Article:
As a kid, I was scared of “The News.” I mean, I was scared of the swings and the “big slide” at the park, too – so maybe that isn’t saying much.
But in general, I grew up viewing TV news reports, non-sports talk radio (sans Mark and Brian, of course!), and 80% of the newspaper as a way to either hear about horrible, scary happenings or listen to/read about how despicable someone or something was. It’s why I only read the comics and “Calendar” sections of the Los Angeles Times, and why I tuned out of everything media-related after the prime time shows wrapped around 9 or 10pm. It was like choosing to watch violence, sadness, and hate.
Last week, as I was visiting with my grandpa, I noticed the news on in the background. He’s not doing great, and has been watching a lot of TV. And I got angry. This is what he’s watching while he’s down for the count? THIS is the media that he’s taking in while he’s supposed to be healing? There is absolutely no way the stress, anxiety, and ill will depicted is doing anything to relax and soothe him in the way someone whose health is in jeopardy is supposed to be relaxed and soothed.
And then I thought about how much of it there is now in comparison to when I was growing up. The internet is incredible, but it also uses shock-factor headlines and hateful stories to entice us, hoping we’ll bond over negativity and start a comment flame war, because more comments means more engagement, and more engagement means more eyeballs, and more eyeballs means more potential for money. Basically.
And then I had another thought – what if I could not only create a round-up of all the good stories out there, but help others find the good in the midst of what might just be misunderstanding? So I’m bringing you The (Good) Word. Just some good news that’s happening out in the world that makes me smile, plus maybe a reflection or two on a controversy that’s got people up in arms…a different, more positive, more empathetic perspective.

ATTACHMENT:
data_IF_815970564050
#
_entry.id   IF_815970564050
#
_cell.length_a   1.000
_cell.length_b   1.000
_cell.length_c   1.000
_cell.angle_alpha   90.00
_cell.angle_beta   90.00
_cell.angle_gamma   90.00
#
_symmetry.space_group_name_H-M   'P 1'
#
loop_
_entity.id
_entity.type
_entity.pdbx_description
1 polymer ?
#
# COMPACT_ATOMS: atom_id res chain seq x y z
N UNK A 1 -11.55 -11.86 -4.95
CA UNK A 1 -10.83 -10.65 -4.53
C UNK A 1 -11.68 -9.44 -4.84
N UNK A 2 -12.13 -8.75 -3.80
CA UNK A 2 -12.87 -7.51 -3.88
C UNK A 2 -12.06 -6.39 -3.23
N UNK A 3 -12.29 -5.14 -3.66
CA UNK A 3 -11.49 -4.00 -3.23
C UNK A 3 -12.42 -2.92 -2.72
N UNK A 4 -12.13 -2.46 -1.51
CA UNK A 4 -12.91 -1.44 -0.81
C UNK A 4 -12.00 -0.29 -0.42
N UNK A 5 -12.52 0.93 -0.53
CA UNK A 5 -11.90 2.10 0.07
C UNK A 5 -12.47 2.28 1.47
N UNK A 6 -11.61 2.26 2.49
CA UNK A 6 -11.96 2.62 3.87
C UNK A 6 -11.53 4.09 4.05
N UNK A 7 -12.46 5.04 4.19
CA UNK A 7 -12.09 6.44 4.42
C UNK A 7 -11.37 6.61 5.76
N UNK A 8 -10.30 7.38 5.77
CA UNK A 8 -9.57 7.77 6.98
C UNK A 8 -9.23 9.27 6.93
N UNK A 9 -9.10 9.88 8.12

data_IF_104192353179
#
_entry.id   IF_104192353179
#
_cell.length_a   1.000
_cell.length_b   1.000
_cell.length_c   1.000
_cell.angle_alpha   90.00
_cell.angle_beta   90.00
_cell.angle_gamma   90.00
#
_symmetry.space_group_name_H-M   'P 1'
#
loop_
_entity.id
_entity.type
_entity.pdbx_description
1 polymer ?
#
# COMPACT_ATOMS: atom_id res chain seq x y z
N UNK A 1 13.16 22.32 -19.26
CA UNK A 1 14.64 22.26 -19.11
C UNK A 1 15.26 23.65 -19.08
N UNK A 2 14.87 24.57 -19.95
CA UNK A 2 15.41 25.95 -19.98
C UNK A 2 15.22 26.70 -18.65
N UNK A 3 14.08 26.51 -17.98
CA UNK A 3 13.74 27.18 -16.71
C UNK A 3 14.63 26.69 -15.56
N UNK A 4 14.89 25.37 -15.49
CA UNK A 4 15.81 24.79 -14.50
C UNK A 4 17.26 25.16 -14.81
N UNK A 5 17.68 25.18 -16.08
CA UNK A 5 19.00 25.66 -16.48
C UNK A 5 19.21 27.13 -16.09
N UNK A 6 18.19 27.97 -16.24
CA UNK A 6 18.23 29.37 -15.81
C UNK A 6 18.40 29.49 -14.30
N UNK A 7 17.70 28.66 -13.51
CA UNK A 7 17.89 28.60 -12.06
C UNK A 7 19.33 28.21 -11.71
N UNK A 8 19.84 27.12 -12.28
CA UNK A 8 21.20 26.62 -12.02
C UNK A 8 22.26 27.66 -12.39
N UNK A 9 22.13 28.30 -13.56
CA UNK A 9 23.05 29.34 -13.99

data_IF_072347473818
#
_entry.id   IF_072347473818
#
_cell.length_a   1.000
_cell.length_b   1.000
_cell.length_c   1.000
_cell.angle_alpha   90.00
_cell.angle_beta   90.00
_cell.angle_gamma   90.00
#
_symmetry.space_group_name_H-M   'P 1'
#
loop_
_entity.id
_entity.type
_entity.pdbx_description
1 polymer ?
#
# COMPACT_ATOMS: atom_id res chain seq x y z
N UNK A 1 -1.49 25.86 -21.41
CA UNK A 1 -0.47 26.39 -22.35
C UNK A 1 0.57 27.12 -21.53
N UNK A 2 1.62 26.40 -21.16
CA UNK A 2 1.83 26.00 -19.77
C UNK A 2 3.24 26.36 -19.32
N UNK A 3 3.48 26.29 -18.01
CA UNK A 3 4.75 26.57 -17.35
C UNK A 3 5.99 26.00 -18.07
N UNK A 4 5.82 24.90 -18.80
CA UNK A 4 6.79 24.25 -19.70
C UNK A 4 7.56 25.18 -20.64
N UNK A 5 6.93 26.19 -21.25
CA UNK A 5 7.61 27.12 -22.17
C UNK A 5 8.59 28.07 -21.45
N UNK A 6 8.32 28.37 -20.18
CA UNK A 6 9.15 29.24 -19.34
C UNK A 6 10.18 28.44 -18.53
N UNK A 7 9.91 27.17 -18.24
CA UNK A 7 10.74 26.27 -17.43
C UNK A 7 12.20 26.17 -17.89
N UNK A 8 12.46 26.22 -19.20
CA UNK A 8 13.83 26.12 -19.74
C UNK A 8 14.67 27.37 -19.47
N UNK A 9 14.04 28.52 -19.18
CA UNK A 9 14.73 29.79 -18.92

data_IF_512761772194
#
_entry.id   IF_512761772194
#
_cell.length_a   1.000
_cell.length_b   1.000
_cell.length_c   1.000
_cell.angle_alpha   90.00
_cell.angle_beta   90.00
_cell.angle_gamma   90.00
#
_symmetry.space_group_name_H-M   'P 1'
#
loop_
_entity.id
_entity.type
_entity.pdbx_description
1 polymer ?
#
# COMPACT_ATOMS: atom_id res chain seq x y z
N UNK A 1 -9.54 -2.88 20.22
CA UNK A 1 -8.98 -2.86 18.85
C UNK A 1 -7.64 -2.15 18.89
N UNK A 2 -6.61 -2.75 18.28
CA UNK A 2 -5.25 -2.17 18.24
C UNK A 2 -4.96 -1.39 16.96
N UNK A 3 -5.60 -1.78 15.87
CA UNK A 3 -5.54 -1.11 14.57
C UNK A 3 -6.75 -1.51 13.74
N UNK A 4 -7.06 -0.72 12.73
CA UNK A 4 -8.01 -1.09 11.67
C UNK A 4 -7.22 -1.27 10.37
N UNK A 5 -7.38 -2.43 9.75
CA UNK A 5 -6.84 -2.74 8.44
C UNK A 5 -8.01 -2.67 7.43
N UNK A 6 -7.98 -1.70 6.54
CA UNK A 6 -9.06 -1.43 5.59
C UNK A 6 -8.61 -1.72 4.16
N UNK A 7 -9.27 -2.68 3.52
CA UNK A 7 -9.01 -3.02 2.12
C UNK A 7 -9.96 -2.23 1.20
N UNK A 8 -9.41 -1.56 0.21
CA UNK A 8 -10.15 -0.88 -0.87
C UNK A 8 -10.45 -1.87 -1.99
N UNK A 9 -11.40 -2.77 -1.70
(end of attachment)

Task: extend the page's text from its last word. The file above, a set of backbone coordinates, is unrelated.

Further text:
The (Good) Word, Week of Sept 5-11th:
This new app is helping people – especially women – feel safer while they walk home. Not just that – it’s actually alerting police if something bad happens. via Business Insider
Forbes digs into why being nice is a business strength. Thrilled to see a major business mag/site diving into the power of positivity and connection. via Forbes
Adore this French artist’s body image illustrations on Instagram. I love how playful these are – and how the women are shown not making any grand statement besides just being themselves. Cecile, you are SO WANT Woman status. via Instagram
CNN reports on strength training for a healthier body image? This is such a WIN. via CNN
A little WANTmmentary on the “Fat Shaming Comedian” scandal…
If you haven’t read about this, let me summarize: comedian puts video on YouTube that “jokingly” fat shames overweight people. Viciously. Gets backlash. Account gets suspended. Account gets reinstated. She does not apologize. Because it’s “comedy.” (*I will not put a link to her, as I do not want to give her more clicks, but you can read more about the backlash here)
No, this wasn’t a smart move. But I think there is a bigger takeaway than it just being “not-smart,” hopefully, especially for the online entertainment world. The basis of so much comedy, both professionally and in real life, is at someone else’s expense. It’s poking fun at someone to make someone else laugh, or assuming that others will “take it lightly” because the one making the joke is “just kidding.”
Jokes hurt. And joking about someone else, ie. shaming someone’s body or something else personal, is just hitting others in their most vulnerable spots for a cheap laugh.
Hopefully, this will make not just other comedians, but people in general think twice before they make a joke at someone else’s expense. Even if it’s made “out of love.” Even if it’s “obviously just a joke.” Because the thing is, something that seems like it’s obviously a joke isn’t always so obviously-a-joke to the person being joked about. Hopefully, this little bit of backlash will make these kinds of jokes a little less acceptable and a little less “funny.” And hopefully, that means it’s a small step forward into a kinder, more empathetic way of living in general. Hopefully…
Heard some (good) words on the street? Leave a comment below and fill the rest of us in!